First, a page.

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The question of where hydrogen fits into the clean-energy future is complicated and I don’t really understand what parts are good and what are bad. It’s all so nebulous and theoretical right now that it’s easy to make compelling-sounding arguments which paint it as a disastrous tool of Big Oil or as a powerful tool for reshaping the fossil fuel economy, or something in between.

A good example is the uncertainty over a Northeast Clean Hydrogen Hub for the Northeast, spurred by a few billion from the federal government. Grist wrote about it in July (here) and CleanTechnica discusses it today (here).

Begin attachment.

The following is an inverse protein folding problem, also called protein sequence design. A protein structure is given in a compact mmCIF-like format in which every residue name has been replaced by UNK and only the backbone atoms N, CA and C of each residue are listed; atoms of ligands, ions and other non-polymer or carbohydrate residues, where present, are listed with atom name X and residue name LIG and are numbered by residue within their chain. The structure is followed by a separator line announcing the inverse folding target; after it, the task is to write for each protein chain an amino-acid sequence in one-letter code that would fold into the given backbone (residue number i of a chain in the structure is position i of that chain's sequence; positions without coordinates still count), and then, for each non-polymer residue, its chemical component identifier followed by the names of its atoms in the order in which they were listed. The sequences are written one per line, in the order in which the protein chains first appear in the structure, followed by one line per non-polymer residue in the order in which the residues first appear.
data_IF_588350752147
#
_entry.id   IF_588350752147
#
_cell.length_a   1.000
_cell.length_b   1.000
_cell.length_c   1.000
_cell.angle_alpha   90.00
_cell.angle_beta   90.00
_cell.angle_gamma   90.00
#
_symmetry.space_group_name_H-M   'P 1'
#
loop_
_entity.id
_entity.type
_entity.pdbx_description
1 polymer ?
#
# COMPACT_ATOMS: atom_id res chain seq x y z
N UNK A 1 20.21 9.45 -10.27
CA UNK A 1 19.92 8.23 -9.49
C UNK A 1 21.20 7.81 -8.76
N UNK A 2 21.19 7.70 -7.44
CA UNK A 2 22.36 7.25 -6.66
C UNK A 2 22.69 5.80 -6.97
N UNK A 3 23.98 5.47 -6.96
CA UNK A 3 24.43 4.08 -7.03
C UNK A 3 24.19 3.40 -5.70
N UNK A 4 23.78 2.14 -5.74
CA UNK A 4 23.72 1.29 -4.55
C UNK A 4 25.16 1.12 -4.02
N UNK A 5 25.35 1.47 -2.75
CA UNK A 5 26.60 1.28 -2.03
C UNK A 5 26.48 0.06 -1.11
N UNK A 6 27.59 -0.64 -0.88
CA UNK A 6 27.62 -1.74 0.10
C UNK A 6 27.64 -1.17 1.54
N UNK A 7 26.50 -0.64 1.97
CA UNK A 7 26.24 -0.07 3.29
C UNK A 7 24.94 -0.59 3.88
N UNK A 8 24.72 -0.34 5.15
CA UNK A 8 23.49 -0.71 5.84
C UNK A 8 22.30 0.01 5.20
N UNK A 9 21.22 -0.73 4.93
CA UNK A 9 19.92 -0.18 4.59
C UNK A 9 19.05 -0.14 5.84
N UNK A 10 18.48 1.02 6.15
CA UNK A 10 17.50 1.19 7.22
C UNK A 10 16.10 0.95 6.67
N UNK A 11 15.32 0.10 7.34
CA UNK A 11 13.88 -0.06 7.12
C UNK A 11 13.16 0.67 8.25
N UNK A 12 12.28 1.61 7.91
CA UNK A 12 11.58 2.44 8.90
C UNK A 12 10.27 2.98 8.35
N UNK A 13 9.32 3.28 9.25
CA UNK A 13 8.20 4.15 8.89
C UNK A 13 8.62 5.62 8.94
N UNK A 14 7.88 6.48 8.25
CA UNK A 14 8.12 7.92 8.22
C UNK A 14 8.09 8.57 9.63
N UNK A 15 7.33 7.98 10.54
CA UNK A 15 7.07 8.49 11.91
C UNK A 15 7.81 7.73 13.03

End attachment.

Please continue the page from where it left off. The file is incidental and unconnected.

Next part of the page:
New Hampshire isn’t mentioned in the reports: New York, Connecticut, Massachusetts and New Jersey are the driving states. Importantly, gas-rich Pennsylvania isn’t part of it, raising hopes that any hub wouldn’t be dependent on the colors of hydrogen that boost gas drilling but instead on hydrogen labelled green (made by renewable energy, including offshore wind) or pink (made by nuclear power).

But, as I say, who knows?

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